On Christmas day, retired Lieutenant Colonel Cassie White Lynch peered bleary eyed through the smudged glass and pewter-colored mesh of the front porch storm door. A glint of sunlight off a car windshield got her attention. The EMT crew struggled to secure her to a wheeled gurney but her stare remained riveted to the stretch limousine arriving minutes after the ambulance. A thirty-something couple emerged to pick their way up the mud-mired street, past rows of trailers aligned lengthwise on the narrow lots.
No, it can’t be! How’d they…?
A low chain link fence marked the individual properties. Derelict cars, junk, and satellite antennas populated the yards under a bright late morning sun. The man, tall and darkly handsome, fended ahead of the small correspondingly attractive red-haired woman. The yard buzzing with EMT crew told them where to go.
From the depths of a besotted mind, Cassie confirmed her worst fears and wondered how they found her.
And I was so careful all these years.
Her parents hadn’t changed. Hell, they never changed. “Not now. I don’t need this crap.” In desperation, Cassie closed her watery green eyes. She pretended, hope against hope, that when she opened them the couple would be gone. No such luck. With the tan expanse of Mobile Bay behind them, they pressed resolutely ahead, pushed by the chilly damp breeze off the water. The fishy, brackish smell in the air played hell with the delicate equilibrium of Cassie’s stomach.
“That should do nicely,” the fresh faced emergency technician said as she cinched one of the belts securing Cassie to the wheeled gurney. Another unlocked the brake.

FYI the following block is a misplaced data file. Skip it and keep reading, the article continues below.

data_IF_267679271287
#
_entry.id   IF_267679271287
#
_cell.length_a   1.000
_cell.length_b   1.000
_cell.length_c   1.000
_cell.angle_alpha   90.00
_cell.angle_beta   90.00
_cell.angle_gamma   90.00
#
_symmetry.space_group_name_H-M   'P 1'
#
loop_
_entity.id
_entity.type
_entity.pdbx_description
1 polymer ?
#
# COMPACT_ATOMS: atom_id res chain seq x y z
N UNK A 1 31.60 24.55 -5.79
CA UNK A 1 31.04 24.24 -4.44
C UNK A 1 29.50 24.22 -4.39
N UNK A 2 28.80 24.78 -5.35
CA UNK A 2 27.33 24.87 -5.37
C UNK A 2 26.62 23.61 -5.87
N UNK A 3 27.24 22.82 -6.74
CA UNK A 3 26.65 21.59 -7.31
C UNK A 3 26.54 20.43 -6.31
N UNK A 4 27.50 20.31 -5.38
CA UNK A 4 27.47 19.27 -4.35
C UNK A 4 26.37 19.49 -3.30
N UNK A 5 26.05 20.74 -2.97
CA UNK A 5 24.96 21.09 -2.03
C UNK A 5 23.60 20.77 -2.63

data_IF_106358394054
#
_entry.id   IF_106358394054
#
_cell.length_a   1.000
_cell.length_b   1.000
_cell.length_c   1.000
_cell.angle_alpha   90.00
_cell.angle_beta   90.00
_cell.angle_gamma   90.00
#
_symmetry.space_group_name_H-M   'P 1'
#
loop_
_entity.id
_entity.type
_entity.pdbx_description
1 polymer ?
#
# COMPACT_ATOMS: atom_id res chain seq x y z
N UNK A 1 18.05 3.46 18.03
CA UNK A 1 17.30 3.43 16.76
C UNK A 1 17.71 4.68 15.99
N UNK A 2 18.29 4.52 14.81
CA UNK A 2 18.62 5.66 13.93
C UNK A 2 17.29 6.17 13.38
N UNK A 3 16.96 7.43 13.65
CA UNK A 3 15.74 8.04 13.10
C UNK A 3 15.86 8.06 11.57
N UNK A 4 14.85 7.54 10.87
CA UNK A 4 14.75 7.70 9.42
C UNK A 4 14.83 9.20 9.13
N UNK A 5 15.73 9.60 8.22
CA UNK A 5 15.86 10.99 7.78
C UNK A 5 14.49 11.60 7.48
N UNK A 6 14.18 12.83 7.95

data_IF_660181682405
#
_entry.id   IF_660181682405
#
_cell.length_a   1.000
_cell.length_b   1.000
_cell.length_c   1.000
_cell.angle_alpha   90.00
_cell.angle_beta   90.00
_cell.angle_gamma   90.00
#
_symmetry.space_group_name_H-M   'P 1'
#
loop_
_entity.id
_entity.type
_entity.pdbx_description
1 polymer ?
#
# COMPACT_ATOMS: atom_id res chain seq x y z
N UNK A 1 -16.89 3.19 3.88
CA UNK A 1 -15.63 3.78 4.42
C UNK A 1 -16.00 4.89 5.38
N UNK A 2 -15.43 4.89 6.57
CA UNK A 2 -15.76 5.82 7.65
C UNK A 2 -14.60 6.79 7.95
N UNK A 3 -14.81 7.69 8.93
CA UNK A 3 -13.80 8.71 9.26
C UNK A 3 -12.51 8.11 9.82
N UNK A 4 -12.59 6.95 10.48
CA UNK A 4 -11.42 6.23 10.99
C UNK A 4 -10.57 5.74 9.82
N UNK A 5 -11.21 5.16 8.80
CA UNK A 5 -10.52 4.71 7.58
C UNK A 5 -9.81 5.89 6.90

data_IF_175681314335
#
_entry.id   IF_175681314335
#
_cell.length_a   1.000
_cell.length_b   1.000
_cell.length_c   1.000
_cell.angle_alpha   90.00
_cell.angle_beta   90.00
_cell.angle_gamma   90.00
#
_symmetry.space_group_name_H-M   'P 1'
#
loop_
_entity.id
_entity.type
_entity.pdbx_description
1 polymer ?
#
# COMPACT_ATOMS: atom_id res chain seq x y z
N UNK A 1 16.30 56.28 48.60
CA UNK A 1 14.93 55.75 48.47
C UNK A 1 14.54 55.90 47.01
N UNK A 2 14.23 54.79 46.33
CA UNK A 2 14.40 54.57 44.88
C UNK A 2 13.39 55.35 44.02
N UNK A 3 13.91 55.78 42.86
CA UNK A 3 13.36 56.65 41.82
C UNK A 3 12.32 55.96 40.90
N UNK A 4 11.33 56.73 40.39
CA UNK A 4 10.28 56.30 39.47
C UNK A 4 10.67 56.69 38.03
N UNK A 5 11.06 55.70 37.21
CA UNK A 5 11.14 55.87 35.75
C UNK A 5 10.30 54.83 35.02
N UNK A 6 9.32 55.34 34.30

In desperation Cassie looked around the trailer. “There seems to be some misunderstanding. I’m okay.” Catching sight of the logo on the ambulance’s side door, she understood the intent was to ship her to one of the facilities owned by her parent’s company. “Anyway, I should be headed to Fed Med.” Cassie’s feeble protest went ignored.
Across the bay, the gray hulk of the battleship Alabama floated on the murky water. The custodial crew had turned the sixteen-inch turrets to the beam and elevated them, as if preparing to dump a couple of broadsides into the fishing camps clustered six miles away. Another group of workers strung bunting in preparation for the fifteenth anniversary of The Dissolution.
Unbidden, a memory penetrated the fog of Cassie’s brain. “Kids, you’re looking at the Big “A” herself.” Dad spoke from the driver’s seat as the family scooted down the causeway leading past the great ship’s original moor, now under water. “I knew men who served on her.”
Nearly a hundred and thirty years after her war, the battleship endured. Coastlines surrendered to the sea, subsequent wars were won and lost, and even the United States was no more, but the old matte gray hunk of steel remained. The tinted glass windows of the wide battle bridge, ninety feet above the oak deck, witnessed all with a vast and cool silence.
A collection of rough-looking people glared at the approach of Cassie’s visitors, shifting attention from the ambulance crew. The crowd relaxed when one of the locals joined the couple, explaining for their benefit how Cassie ‘had a little accident with some pills’. He led the pair to where she reposed in semi-consciousness.
At recognizing her parent’s fair-haired burly companion, Cassie perked up, eyes flaring as much as the depressants in her system allowed. “Roscoe Burke, you’re a worthless son of a bitch.” Her sharp and clear voice, unaffected by the remnants of controlled substances coursing through her, lashed out across the front lawn at her sometimes live-in as the EMTs took the first steps to wheel her out.
The grungy wide-shouldered man shielded a face covered by scruffy chin stubble in a reflexive act of self-preservation.
Meanwhile, Cassie’s parents bore down on an intercept course. The dark-haired male sidestepped a mud puddle as the small woman stared down a large pit bull. The animal kept a healthy distance, slinking in a wide circle while voicing a low growl. Canines hated vampires and lycans, the reason why Cassie never had a dog until after leaving home.
Roscoe raised a hand, unmasking a damp ripe armpit. “Be good, Jasper. Go lie down.”